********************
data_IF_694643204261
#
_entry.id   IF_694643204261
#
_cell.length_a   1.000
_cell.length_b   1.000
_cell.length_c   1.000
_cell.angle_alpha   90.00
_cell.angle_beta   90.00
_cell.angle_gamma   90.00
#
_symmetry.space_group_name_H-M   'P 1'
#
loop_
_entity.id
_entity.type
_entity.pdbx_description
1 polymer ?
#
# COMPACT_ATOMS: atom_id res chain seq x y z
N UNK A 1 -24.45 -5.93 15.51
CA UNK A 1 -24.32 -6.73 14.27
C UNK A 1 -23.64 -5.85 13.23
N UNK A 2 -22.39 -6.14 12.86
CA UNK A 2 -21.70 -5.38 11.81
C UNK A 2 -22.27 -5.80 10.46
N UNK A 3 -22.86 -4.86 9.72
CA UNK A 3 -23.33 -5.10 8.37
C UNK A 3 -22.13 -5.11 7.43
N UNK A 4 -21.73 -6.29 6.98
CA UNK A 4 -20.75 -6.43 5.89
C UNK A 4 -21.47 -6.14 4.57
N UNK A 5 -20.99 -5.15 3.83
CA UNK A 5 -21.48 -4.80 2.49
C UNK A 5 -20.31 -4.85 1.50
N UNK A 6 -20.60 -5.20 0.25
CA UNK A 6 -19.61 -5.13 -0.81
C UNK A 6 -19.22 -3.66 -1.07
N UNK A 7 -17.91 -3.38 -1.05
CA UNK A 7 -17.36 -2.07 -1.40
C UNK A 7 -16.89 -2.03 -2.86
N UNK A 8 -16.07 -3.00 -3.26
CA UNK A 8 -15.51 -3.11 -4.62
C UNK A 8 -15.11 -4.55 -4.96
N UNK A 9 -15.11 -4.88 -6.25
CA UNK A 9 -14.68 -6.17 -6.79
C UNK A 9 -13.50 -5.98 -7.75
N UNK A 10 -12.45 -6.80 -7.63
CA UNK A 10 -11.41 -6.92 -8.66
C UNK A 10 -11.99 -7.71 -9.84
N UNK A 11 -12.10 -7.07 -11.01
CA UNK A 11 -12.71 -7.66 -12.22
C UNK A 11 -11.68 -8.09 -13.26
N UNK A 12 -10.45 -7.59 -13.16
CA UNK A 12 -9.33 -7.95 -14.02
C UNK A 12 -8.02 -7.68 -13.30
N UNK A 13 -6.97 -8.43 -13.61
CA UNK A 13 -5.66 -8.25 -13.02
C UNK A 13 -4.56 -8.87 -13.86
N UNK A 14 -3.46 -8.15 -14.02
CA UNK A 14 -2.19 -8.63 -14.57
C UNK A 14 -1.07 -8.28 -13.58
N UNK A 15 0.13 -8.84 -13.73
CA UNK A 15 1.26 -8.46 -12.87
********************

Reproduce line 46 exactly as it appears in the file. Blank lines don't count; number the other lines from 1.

CA UNK A 9 -14.68 -6.17 -6.79